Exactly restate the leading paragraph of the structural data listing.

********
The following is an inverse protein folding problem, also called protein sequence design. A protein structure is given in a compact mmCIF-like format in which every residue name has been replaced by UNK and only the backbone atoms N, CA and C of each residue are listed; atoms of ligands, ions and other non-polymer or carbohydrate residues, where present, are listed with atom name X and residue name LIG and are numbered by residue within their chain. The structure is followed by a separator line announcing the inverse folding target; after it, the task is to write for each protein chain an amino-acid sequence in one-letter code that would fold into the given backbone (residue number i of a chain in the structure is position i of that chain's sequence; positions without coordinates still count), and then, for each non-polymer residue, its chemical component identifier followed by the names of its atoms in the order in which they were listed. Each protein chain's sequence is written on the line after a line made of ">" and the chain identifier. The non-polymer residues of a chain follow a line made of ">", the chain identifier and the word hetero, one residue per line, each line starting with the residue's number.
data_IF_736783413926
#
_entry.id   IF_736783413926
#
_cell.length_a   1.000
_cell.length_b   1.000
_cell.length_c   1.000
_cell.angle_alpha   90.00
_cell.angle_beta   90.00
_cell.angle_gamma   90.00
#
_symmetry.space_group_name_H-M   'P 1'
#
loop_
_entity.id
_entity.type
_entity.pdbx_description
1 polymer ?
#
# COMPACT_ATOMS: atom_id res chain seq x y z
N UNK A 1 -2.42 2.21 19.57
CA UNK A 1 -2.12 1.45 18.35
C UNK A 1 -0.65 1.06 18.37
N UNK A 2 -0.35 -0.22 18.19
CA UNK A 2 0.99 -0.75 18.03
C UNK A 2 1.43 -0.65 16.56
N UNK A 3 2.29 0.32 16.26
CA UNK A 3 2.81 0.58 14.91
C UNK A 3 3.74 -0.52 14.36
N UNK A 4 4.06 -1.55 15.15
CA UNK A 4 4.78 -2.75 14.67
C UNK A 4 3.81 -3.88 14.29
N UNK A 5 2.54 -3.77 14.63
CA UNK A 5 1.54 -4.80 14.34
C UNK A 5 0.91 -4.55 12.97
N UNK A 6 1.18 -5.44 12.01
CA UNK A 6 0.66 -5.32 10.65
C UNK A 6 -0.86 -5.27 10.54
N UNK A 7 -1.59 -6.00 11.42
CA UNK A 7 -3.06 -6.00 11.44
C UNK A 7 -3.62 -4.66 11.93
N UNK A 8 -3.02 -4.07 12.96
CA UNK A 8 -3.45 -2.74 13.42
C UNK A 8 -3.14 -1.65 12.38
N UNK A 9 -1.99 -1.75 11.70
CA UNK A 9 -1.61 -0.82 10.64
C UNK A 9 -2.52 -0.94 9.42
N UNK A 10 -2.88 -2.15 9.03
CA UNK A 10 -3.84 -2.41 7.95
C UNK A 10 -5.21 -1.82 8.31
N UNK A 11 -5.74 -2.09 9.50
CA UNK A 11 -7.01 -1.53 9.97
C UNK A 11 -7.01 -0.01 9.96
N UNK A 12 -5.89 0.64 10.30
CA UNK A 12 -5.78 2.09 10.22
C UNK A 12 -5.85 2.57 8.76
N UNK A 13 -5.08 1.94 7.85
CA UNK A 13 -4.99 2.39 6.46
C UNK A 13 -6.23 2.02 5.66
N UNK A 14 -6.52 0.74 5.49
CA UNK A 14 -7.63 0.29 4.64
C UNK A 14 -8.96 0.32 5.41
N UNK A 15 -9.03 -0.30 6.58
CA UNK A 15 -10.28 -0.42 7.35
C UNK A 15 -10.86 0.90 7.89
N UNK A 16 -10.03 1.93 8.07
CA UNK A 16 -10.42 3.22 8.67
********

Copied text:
The following is an inverse protein folding problem, also called protein sequence design. A protein structure is given in a compact mmCIF-like format in which every residue name has been replaced by UNK and only the backbone atoms N, CA and C of each residue are listed; atoms of ligands, ions and other non-polymer or carbohydrate residues, where present, are listed with atom name X and residue name LIG and are numbered by residue within their chain. The structure is followed by a separator line announcing the inverse folding target; after it, the task is to write for each protein chain an amino-acid sequence in one-letter code that would fold into the given backbone (residue number i of a chain in the structure is position i of that chain's sequence; positions without coordinates still count), and then, for each non-polymer residue, its chemical component identifier followed by the names of its atoms in the order in which they were listed. Each protein chain's sequence is written on the line after a line made of ">" and the chain identifier. The non-polymer residues of a chain follow a line made of ">", the chain identifier and the word hetero, one residue per line, each line starting with the residue's number.